Austin coffee shops come in many different shapes and sizes. You can find them in strip malls and shady groves. Today I’m delighted to review Genuine Joe Coffee, a house-turned-coffee-shop with a unique concept of its own.
I haven’t seen a city that enjoys renovating houses into businesses as much as Austin, Texas. It’s pretty rad, I admit. There is a type of informal and rejuvenating je ne sais quoi that comes with ripping out the carpet of an old two bedroom to set up shop. Because Genuine Joe is among Austin’s transformed houses, it’s much more down to Earth than anything you’ll ever see at Starbucks.
I’ll break Genuine Joe’s features down for you:
As its name suggests, Genuine Joe Coffee is not a high-profile coffee shop. It’s a place for Joes and Janes to relax, drink and chat on a relaxed evening. Upon entering the front door, you’ll notice the couches surrounding a cold, white fireplace. You will likely see people stuffed into couch cushions and perched atop bar stools as they compete for power outlets. The building was designed for a family, after all. It’s hard for such a building to accommodate the power needs of coffee shop patrons on a Friday night.
I appreciate Joe’s soft and relaxed interior. The white, brown and tan seating compliments the mint walls and white ceiling. Prayer flags hang above the kitchen that was once, well, a kitchen. There is a low-key vibe permeating the entire establishment which can turn away people who like fast-paced and urban coffee shops. But there are many nooks and crannies waiting for you to curl into with a book.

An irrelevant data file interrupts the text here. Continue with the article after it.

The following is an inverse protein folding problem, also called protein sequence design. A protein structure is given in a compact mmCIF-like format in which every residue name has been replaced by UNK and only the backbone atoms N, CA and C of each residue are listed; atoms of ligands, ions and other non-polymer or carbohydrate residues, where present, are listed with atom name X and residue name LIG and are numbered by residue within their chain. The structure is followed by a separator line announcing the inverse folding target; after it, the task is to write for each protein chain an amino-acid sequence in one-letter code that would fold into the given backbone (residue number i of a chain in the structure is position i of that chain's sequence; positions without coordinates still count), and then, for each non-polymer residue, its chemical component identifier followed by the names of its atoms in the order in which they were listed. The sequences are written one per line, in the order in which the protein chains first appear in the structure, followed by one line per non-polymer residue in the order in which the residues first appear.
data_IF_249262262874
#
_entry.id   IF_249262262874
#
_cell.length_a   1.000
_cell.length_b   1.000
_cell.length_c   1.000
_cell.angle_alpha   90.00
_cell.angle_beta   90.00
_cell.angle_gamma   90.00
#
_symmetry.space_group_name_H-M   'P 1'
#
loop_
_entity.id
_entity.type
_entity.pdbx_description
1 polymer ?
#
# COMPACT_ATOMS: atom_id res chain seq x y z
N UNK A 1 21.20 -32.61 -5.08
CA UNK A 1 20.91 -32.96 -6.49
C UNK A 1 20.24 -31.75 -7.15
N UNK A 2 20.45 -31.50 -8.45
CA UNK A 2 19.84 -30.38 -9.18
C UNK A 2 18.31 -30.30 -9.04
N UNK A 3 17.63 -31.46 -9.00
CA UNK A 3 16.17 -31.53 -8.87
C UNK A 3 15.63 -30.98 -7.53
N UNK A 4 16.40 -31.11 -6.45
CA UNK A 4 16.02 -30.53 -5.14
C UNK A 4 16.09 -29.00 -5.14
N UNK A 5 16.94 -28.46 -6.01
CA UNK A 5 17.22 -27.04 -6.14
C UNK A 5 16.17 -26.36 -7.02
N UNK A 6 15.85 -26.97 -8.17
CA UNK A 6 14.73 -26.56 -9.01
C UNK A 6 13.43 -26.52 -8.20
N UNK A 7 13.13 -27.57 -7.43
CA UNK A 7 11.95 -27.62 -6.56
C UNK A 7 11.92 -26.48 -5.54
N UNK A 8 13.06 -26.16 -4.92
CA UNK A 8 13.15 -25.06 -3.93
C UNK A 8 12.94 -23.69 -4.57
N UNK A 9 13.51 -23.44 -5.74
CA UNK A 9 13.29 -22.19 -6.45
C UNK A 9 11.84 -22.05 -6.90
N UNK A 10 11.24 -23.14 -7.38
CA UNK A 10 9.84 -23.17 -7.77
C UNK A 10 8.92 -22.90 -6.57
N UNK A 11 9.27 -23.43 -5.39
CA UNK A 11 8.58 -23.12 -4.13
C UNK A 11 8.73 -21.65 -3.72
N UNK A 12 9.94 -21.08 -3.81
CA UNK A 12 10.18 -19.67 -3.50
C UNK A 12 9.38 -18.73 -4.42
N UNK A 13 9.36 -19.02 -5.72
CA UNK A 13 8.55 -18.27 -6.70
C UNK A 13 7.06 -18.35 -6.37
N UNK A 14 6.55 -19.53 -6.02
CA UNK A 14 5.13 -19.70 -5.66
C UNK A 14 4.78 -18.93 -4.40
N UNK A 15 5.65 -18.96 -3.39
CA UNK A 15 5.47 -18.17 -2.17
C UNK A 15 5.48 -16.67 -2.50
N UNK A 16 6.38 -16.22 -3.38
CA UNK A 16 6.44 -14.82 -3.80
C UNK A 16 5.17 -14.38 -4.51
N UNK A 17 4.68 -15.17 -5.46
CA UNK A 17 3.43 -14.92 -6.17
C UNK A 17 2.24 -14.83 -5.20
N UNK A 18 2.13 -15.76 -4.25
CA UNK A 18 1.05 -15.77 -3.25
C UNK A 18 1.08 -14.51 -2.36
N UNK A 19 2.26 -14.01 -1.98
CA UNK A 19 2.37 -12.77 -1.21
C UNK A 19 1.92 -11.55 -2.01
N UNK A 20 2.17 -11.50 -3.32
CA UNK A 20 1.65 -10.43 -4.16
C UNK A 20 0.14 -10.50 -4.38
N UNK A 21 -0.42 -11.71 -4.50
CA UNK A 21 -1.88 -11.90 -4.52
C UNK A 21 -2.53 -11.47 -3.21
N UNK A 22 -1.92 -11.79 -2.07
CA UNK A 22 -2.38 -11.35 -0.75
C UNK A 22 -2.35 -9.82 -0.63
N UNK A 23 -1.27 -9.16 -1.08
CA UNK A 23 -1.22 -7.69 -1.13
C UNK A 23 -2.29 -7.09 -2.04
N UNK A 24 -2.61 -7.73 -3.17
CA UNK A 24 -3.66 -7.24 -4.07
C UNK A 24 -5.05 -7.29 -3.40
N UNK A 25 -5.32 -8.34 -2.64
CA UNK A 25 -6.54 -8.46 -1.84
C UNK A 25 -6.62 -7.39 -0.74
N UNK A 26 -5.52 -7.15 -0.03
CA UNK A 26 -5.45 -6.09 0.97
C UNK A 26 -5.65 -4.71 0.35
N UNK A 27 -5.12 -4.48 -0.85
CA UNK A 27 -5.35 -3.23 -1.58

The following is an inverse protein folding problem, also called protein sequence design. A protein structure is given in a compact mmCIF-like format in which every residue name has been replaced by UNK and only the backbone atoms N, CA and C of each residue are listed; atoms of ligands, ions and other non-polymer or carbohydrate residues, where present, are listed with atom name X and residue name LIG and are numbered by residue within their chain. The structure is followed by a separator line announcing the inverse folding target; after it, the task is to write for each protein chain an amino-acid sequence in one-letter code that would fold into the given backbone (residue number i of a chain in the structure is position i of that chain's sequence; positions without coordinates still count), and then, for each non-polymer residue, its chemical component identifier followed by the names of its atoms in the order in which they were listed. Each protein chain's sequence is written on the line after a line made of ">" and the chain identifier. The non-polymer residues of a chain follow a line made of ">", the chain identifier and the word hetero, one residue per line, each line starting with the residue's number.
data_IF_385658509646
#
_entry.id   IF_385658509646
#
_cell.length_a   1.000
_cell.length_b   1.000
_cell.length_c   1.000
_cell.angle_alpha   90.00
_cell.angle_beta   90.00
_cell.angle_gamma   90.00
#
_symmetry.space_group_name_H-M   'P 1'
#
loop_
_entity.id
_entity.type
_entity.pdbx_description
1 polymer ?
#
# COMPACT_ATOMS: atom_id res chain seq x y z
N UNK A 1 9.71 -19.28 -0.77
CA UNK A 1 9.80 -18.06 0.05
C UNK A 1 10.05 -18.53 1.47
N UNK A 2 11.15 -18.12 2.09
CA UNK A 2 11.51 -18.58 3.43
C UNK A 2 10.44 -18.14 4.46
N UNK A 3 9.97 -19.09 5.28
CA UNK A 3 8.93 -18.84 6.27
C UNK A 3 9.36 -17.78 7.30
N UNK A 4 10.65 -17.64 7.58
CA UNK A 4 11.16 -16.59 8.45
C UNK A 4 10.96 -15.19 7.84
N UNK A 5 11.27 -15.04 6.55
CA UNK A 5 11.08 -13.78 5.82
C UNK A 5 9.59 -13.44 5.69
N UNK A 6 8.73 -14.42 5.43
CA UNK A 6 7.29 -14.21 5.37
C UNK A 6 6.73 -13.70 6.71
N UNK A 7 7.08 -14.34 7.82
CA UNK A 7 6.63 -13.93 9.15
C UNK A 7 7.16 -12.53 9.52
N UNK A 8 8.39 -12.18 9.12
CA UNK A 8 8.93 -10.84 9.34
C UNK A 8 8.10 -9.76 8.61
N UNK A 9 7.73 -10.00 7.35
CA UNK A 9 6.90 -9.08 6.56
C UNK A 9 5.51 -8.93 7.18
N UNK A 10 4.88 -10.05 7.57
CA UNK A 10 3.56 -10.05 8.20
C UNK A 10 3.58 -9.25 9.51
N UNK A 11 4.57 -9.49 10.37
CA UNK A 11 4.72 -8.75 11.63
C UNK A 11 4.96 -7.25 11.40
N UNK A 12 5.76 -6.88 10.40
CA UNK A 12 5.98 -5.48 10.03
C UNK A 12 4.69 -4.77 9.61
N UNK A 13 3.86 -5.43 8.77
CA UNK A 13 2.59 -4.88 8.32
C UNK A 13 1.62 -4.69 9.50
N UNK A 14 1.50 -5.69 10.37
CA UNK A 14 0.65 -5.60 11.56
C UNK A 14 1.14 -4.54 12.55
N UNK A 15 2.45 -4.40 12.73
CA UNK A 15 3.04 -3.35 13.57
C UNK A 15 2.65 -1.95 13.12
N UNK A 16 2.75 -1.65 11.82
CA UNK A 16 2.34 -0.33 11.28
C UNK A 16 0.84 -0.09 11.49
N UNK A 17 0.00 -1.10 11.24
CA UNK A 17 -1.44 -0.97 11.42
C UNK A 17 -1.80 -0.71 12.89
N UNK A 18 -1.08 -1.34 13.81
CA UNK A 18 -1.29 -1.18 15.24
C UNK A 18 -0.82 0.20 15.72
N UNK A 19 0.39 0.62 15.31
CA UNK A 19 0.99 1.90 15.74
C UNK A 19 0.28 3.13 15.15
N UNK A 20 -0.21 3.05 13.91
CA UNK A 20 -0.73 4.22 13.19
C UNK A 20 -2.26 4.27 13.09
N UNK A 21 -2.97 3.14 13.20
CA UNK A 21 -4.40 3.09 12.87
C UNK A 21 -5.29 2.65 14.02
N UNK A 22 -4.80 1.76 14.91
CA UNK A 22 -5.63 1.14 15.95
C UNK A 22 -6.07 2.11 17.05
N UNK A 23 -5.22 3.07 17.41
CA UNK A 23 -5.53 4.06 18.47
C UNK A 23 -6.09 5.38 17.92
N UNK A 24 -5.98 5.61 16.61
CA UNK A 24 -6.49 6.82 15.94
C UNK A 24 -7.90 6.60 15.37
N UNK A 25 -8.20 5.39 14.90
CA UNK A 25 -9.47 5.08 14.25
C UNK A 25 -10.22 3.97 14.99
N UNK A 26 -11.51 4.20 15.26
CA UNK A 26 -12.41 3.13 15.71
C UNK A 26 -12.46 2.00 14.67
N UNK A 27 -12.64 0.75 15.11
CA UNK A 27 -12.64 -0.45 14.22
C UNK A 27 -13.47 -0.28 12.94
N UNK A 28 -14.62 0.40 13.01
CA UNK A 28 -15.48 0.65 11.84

In my experience, the baristas are kind and helpful, even a bit playful at times. To be honest, baristas freak me out a bit. There is an archetype in my mind of the pretentious barista, one who scoffs when I mispronounce my coffee’s country of origin. You may have a similar person in your mind. Much to my appreciation, the baristas at Joe’s are inordinately helpful and kind. They stop to talk about their various drinks and suggested their favorite ones.
While the baristas are very accommodating, they do not accept credit or debit cards for orders beneath five dollars. They will gladly accept cash for such orders, or you can start a tab. This can grate people the wrong way, since even the bottomless coffee at Joe’s is only $2.99. Credit card fees can ruin an unwary coffee shop, though, so try to cut them some slack and go prepared. Genuine Joe also offers a member loyalty card that you can use as well.
Genuine Joe Coffee occasionally hosts bands in its back rooms. This can make seating even more cramped at those times. The building is divided into the main cafe, the Boardroom (which can hold up to ten people) and the Cellar (which can hold up to thirty people).
I enjoy hanging out in both areas and I have met very nice people at Joe’s who have been regulars for years. They told me that it’s possible to reserve a back room for a group or event for no charge, so this is the place for your next book club or Magic: The Gathering meeting. You can also set up shop on Joe’s spacious outdoor patio if weather permits.
Genuine Joe receives its coffee beans from Kiva Coffee Roasters in Buda, Texas. Way to keep local business local, eh? As with every coffee shop in Austin, I’ve heard people both praise and rant about the coffee at Joe’s. I’ve tried a simple espresso, and think it’s a solid shot. Deep and earthy.
While I enjoyed my espresso greatly, I have sampled a few other drinks as well. I’ve noticed that some of their blended drinks and lattes are somewhat weak. The coffee flavor is not prominent. Genuine Joe also serves pastries, sandwiches and other food as well.
The Take Away
Genuine Joe Coffee is the place I go when I want to study or read a book in peace. The patrons and staff are friendly, and happy to either chat or leave me alone. Don’t come here if you want a roaring good time, unless you reserve a back room for yourself and your friends. Check it out at 2001 West Anderson Lane, Austin, TX 78757.
What do you think of Genuine Joe Coffee? What coffee shop should I check out next?
Photos courtesy of Roger Shaw, alamosbasement and joediev, respectively.